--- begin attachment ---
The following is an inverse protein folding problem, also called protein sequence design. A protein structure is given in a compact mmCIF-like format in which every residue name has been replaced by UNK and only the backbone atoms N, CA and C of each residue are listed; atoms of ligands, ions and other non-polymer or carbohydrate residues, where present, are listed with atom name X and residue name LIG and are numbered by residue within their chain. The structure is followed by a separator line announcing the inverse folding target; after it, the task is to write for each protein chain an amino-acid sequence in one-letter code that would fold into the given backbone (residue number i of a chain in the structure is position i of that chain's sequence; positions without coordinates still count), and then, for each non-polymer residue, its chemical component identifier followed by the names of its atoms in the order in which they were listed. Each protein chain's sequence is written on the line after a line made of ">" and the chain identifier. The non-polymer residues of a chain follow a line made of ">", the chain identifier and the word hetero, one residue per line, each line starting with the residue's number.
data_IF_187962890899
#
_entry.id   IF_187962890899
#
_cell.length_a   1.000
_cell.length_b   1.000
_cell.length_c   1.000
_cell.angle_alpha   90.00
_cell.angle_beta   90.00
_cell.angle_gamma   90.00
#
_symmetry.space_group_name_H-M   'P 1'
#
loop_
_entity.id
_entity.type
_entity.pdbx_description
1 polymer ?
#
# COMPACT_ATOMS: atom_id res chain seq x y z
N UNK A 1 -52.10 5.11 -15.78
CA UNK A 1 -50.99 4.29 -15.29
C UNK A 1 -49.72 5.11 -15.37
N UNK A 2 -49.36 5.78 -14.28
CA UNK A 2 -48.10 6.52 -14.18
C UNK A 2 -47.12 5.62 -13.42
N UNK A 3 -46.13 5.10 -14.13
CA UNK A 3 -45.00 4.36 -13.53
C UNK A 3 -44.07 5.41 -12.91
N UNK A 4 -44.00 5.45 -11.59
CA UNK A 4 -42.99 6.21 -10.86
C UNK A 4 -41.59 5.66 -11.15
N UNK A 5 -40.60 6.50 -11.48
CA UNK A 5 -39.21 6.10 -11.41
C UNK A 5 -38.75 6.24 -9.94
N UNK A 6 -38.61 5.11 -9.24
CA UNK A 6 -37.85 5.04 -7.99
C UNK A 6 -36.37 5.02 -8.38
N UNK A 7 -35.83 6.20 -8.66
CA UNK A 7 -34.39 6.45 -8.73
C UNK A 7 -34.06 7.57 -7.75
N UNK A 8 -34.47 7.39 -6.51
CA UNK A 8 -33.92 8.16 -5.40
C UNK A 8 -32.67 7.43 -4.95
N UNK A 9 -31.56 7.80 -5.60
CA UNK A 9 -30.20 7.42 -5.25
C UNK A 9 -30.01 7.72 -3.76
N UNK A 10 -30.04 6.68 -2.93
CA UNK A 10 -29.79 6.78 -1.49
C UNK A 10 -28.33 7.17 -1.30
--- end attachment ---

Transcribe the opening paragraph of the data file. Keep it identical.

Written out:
The following is an inverse protein folding problem, also called protein sequence design. A protein structure is given in a compact mmCIF-like format in which every residue name has been replaced by UNK and only the backbone atoms N, CA and C of each residue are listed; atoms of ligands, ions and other non-polymer or carbohydrate residues, where present, are listed with atom name X and residue name LIG and are numbered by residue within their chain. The structure is followed by a separator line announcing the inverse folding target; after it, the task is to write for each protein chain an amino-acid sequence in one-letter code that would fold into the given backbone (residue number i of a chain in the structure is position i of that chain's sequence; positions without coordinates still count), and then, for each non-polymer residue, its chemical component identifier followed by the names of its atoms in the order in which they were listed. Each protein chain's sequence is written on the line after a line made of ">" and the chain identifier. The non-polymer residues of a chain follow a line made of ">", the chain identifier and the word hetero, one residue per line, each line starting with the residue's number.